2018 Preview — Sacramento Kings

2018-19 Sacramento Kings


Projected Record: 22-60 (15th in West)

Over/Under: 25.5

2016: 27-55 (12th in West)


Key Additions:

  • Marvin Bagley III (Pick #2)
  • Nemanja Bjelica (Free Agency)
  • Yogi Ferrell (Free Agency)
  • Deyonta Davis (Trade)
  • Ben McLemore (Trade)

Key Subtractions:

  • Vince Carter
  • Garrett Temple

Summary

Strengths:

  • Tons of youth
  • Interesting frontcourt depth

Weaknesses:

  • Tons of youth
  • Recent top draft picks may have been bad bets
  • Can’t trust management

It’s honestly hard to find new ways to write about the Sacramento Kings.

Over the past decade, few teams have better embodied the concept of NBA futility. Since the start of the 2008 season, the Kings have managed exactly one season with a win percentage of better than 40% — a 2015 season that saw them win a whopping 33 games and claim the lofty 10th seed in the Western Conference.

The star at the core of that modest peak, DeMarcus Cousins, is long gone now, and the Kings have been operating in his shadow ever since. Despite living in the NBA Draft Lottery, the Kings have failed spectacularly to find a franchise player even close to Cousins’ level. Their best draft pick since has been 2011’s 60th overall pick, Isaiah Thomas, whom they dealt for a Traded Player Exception that would go unused. Among the lottery picks, only Willie Cauley-Stein has provided some form of positive value, and a modest form at that.

This offseason has given little reason to think the next great Kings team is currently in the making. Stealing Nemanja Bjelica from the 76ers at a nice salary was a solid move, as was scooping up the Mavericks’ Yogi Ferrell, but these are the kinds of deals you make to augment a solid existing roster, not to alter the trajectory of one. The Kings have bet the house on their mishmash of young talents, and it’s far from certain that the ideas behind their roster construction have been sound.

Almost every young Kings player is a collection of “Yeah, buts” at this point in time. Apart from one incredible highlight, De’Aaron Fox struggled to have an impact as a rookie. Skal Labissiere is a collection of interesting tools that have so far failed to coalesce into into NBA production. Bogdan Bogdanovic had a stellar rookie campaign, but is already 26 years old and may already be close to a finished product. Buddy Hield can shoot the lights out, but may not be able to defend an inanimate object. Willie Cauley-Stein looks like an impact defender, but is limited offensively and continues to inexplicably lose minutes to veterans like Zach Randolph and Kosta Koufos who don’t remotely fit this team’s timetable.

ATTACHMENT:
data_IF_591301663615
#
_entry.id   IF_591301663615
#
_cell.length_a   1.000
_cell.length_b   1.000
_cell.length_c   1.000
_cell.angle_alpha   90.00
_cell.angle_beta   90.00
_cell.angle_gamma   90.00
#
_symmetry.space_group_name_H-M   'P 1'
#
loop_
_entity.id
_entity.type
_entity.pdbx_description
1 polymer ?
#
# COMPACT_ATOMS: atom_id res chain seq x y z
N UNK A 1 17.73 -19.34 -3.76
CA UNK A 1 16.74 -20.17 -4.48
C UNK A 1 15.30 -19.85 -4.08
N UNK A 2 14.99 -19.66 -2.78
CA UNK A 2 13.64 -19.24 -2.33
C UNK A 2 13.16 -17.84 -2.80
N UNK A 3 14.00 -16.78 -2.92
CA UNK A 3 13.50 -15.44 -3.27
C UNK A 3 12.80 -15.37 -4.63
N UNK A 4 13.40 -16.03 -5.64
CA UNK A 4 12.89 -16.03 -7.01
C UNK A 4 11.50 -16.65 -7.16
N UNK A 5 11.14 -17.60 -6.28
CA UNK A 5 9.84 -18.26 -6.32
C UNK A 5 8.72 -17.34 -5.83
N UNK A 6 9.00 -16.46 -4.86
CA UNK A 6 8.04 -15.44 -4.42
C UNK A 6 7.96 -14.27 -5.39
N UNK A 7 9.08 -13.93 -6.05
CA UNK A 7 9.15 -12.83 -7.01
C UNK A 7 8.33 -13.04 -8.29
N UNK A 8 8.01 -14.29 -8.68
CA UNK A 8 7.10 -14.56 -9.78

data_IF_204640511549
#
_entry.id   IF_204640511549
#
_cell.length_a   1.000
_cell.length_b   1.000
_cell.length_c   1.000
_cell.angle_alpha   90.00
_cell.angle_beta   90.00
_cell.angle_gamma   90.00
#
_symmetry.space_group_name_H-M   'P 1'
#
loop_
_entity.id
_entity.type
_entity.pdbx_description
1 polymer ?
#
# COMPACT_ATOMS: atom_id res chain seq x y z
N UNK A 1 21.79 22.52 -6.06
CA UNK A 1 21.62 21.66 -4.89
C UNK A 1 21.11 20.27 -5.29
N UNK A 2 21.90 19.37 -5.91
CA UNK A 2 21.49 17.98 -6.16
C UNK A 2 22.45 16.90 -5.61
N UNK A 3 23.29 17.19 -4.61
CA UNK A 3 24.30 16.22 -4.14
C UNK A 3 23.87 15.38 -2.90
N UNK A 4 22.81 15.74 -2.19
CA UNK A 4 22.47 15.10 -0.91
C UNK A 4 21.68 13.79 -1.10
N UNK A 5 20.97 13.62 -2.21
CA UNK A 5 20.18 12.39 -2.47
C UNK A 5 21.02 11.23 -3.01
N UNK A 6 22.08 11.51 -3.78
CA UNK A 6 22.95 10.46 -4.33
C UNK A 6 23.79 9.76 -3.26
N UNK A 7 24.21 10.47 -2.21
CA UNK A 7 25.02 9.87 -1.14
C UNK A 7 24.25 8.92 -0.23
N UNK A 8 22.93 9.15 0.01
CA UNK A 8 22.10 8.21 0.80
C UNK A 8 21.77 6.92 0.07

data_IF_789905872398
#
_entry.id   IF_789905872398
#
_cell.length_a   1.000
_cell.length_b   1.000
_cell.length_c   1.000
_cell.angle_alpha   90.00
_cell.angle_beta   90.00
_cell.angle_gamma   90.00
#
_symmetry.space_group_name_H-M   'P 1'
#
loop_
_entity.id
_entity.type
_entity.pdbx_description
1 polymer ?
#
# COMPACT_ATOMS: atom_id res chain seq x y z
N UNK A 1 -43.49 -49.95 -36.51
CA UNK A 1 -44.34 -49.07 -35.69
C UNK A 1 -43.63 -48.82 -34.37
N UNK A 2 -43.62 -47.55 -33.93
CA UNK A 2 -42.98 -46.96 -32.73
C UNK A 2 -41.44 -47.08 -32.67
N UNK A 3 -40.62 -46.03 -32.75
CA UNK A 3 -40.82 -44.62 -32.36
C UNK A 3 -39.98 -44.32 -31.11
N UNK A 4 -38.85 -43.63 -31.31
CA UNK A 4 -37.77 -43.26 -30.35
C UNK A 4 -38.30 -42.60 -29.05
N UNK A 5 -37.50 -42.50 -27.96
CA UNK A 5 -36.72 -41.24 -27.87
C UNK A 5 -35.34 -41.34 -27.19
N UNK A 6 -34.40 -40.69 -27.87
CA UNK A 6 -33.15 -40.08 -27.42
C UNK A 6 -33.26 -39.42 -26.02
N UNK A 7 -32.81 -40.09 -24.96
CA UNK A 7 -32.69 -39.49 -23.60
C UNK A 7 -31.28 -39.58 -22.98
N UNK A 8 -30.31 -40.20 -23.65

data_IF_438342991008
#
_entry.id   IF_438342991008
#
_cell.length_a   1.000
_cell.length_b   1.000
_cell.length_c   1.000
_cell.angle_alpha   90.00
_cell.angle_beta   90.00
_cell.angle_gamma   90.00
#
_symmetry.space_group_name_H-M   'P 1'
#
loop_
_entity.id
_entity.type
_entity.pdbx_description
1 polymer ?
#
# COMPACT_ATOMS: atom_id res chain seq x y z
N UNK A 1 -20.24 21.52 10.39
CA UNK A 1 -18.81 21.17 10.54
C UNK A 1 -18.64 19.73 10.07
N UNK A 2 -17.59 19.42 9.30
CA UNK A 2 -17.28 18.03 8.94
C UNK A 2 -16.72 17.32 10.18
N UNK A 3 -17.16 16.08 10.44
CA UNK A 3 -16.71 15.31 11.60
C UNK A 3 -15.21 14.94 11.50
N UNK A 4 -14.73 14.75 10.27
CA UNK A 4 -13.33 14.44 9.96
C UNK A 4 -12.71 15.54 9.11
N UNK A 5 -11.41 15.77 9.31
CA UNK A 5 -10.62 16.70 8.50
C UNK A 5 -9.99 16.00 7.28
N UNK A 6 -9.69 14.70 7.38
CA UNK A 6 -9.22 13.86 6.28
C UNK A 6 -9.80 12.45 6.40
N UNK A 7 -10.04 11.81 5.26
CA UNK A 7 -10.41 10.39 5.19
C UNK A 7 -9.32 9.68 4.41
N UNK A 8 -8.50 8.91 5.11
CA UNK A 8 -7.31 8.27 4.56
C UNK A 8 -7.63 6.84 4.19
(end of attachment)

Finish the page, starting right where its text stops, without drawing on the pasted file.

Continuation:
Then there’s Marvin Bagley III, a talented foward who may well prove to be the latest unfortunate victim of the Kings’ stubborn refusal to be anything other than themselves. Bagley is a fine prospect, a deserving lottery pick with real potential to become an exciting offensive forward. Second overall, though? With players like Luca Dončić, Jaren Jackson Jr., Mohamed Bamba, and Wendell Carter Jr. on the board? It feels like an extreme reach. How quick they were to zero in on him makes the decision feel all that much more Kings, as does their reported interest in giving him minutes on the wing or Bagley’s struggles to have an impact in Summer League. I would love to see Bagley succeed, but this has “looming disaster” written all over it.

This is undoubtedly the worst roster in the Western Conference this season, but, to be fair, there are worse NBA fates than a system full of young players with bankable skills and upside. The potential certainly exists for this group to come together and form a cohesive future for this franchise. But… this is the Kings we’re talking about. Do you feel any more confident than I do? How could you?


Most Valuable Player: De’Aaron Fox

With younger teams like Sacramento, you have to really emphasize the “value” aspect of the “Most Valuable Player” title. The most unenviable aspect of the Kings’ roster, though, may be that their most valuable players are sort of questionably valuable. For that reason, I’m going with Fox here; even though he wasn’t particularly good as a rookie, he’s extremely young, flashed some potential at the NBA level already, and would probably garner a pretty good amount of interest in a trade. Who else am I supposed to pick? Zach Randolph?

I actually think Fox had a better rookie season than most people give him credit for, such as it is. He wasn’t a total trainwreck, accounting for how much of a mess the Kings were around him. Fox is a plus athlete with good size for his position, and he’s a willing and capable passer who should also be a standout perimeter defender once he has a few years’ experience under his belt. He shot poorly — as you’d expect — but he was also asked to carry the offense as a scorer more than you’d ideally want to see. His 34.6% assist rate, though, was quite nice.